The USDA (United States Department for Agriculture) have now made reporting of any positive cattle mandatory, and all cattle being moved between states have to be tested.
Affected cattle are rarely very ill, and are not dying. 
H5N1 can pass into milk, and tests show pasteurisation is killing any H5N1 present, although whenever infection is spotted, milk from the entire herd is destroyed. 
In large part because a lot of cows have few or no symptoms, there are questions about how long this has been going on, and how widespread it is. Andrew Bowman, a veterinary epidemiologist at Ohio State University, has taken it upon himself to find out, and is focus of a really interesting article in Stat News. He collected 150 commercial milk products from midwest America, originating in 10 different states, and found dead particles of H5N1 in 58 of them. FDA testing is still ongoing, but it seems likely that they'll also find a much bigger issue than was first thought.
Advice remains the same - don't consume raw milk products, especially if you are in the United States.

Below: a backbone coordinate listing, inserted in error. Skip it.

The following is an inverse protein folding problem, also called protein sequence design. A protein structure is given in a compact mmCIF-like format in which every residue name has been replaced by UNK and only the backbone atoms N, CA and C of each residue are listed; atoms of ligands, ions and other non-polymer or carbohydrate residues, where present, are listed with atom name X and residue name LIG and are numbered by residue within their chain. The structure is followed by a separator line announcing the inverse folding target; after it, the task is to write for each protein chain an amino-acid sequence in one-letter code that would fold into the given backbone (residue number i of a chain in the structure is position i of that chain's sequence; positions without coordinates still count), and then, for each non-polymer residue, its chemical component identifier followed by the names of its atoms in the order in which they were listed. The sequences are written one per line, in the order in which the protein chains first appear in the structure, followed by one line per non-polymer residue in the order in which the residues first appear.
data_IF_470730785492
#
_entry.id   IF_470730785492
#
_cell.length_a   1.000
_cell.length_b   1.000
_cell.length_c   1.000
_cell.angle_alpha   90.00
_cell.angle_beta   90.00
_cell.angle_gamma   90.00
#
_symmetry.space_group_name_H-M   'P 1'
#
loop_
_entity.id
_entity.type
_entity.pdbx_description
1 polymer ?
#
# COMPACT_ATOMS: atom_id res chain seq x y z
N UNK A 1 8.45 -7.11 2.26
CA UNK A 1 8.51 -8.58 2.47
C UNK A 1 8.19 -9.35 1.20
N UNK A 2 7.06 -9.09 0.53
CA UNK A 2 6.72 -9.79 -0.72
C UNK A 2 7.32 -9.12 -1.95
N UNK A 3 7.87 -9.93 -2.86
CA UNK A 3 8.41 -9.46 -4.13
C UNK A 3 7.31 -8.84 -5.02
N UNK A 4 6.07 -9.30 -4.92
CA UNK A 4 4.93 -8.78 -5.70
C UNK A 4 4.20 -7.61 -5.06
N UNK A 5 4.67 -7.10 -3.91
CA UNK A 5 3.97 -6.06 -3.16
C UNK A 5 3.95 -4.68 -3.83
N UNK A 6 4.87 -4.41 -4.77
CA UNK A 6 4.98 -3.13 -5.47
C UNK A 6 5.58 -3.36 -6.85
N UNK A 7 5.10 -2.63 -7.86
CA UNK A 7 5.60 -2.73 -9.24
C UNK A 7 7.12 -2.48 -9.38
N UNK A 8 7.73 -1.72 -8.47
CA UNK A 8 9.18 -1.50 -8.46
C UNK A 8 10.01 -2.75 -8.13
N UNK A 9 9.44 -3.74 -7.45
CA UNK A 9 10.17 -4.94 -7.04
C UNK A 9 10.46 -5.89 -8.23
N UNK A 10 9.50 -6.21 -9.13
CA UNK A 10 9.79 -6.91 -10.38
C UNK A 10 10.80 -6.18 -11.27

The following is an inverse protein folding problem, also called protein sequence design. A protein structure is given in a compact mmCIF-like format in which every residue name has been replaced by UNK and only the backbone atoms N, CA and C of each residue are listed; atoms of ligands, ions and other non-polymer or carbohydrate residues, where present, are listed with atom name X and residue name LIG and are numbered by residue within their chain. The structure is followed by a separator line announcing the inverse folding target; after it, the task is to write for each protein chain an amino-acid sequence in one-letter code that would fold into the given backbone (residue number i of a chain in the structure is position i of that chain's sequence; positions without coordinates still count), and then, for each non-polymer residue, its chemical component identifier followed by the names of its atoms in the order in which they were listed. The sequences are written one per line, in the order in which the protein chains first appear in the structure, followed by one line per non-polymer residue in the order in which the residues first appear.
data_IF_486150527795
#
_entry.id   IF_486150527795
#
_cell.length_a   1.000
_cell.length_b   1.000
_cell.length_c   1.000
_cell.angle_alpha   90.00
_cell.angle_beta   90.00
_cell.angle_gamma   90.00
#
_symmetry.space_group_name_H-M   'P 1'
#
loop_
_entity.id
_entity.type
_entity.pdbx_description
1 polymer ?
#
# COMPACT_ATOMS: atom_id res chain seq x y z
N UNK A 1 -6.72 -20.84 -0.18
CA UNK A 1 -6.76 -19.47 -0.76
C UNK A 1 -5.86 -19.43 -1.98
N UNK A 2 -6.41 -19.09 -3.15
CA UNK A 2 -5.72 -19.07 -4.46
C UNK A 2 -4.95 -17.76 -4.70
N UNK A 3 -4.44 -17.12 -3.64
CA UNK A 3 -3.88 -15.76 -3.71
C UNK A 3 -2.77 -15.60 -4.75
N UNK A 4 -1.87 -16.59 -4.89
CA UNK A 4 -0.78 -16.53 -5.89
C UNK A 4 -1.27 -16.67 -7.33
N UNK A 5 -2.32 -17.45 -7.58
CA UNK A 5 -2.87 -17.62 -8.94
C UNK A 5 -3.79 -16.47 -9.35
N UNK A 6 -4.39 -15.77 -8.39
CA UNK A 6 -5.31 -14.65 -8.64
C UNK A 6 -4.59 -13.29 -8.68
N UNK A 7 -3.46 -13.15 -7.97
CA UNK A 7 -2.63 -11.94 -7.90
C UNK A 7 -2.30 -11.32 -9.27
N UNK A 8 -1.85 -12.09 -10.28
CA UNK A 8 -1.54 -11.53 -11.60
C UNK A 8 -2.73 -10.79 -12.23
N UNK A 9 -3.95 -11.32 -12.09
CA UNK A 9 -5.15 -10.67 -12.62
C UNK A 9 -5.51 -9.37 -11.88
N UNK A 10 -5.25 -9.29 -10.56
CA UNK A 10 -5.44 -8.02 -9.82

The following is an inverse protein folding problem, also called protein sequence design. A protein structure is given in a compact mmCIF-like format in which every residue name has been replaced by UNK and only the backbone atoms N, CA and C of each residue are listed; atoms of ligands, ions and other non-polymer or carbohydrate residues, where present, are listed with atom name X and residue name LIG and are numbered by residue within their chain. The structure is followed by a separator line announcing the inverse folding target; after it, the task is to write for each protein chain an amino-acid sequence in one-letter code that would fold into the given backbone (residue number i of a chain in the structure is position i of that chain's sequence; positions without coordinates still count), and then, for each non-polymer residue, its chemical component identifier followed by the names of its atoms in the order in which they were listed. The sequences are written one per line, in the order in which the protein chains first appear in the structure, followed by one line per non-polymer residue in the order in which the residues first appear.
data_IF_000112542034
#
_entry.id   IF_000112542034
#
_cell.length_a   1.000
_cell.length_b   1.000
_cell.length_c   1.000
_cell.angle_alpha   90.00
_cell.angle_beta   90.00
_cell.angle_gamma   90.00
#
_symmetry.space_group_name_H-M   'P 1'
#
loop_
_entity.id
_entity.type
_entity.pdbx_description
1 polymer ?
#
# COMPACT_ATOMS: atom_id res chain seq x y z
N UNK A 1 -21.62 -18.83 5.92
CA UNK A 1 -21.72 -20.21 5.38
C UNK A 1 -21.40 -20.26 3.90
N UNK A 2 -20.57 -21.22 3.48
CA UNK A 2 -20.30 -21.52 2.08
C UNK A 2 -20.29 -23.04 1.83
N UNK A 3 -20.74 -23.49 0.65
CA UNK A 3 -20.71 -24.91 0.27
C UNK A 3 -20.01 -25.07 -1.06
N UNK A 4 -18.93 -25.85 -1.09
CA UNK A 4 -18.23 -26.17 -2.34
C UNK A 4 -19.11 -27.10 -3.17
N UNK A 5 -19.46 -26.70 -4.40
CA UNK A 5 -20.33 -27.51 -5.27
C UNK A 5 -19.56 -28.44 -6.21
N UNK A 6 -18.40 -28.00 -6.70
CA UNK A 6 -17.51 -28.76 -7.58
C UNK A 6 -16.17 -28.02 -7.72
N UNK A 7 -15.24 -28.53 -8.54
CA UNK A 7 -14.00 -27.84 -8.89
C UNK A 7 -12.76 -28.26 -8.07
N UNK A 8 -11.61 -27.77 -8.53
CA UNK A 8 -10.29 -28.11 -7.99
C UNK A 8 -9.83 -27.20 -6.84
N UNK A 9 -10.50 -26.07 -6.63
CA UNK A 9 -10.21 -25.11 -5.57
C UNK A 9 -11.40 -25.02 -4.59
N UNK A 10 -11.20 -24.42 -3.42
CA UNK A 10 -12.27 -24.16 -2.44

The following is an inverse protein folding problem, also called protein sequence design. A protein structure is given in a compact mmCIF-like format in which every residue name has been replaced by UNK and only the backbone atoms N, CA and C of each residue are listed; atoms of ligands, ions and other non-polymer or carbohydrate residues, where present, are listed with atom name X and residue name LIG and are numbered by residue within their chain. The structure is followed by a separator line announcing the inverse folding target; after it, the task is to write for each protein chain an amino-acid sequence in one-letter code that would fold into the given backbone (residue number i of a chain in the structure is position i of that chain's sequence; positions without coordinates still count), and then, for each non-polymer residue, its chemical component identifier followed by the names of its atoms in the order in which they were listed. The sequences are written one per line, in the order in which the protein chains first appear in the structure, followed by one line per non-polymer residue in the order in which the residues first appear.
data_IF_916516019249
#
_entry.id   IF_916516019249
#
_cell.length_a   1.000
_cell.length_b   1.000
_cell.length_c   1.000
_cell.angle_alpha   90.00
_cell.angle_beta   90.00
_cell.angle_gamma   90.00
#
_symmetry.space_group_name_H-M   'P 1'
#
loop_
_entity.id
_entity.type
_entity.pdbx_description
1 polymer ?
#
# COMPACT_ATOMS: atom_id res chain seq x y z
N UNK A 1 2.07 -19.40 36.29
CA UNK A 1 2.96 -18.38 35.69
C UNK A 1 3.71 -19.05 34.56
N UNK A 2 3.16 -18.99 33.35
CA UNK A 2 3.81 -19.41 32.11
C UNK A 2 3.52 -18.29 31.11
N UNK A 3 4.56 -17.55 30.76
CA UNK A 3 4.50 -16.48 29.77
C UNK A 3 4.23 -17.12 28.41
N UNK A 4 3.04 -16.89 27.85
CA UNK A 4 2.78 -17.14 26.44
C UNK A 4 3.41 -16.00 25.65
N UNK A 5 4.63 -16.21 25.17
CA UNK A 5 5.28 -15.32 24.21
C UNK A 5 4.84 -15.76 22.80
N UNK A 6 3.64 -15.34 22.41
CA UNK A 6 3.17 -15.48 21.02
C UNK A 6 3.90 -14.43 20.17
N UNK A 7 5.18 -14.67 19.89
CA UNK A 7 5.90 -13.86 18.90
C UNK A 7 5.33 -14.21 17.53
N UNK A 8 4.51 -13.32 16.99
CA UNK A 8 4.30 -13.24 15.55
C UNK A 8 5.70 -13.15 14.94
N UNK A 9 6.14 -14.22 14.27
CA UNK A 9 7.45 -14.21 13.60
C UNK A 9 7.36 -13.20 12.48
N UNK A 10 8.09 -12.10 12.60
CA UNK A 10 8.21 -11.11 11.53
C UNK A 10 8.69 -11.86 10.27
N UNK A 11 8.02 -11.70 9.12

Interestingly as soon as the USDA released genetic sequences for the H5N1 infections in cows, scientists have raced to get them onto Nextstrain dot org and have practically overnight created a family tree. Everything suggests they ALL originated from one single cow that was infected by a wild bird - they found patient zero. One infection that has already become many (tens of) thousands spread across the United States. 
That's how easy it is, and why variant sampling for COVID or any other pathogen is a really important tool, and why movement of animals has to be taken seriously.  

260424 long covid age ranges in chart form

A Dutch gentleman aged 72 died late last year, after testing positive for COVID for 613 days in a row. It is believed to be the longest anyone has actively had COVID, and scientists have confirmed that around 50 different mutations occurred to the virus inside his body during his illness.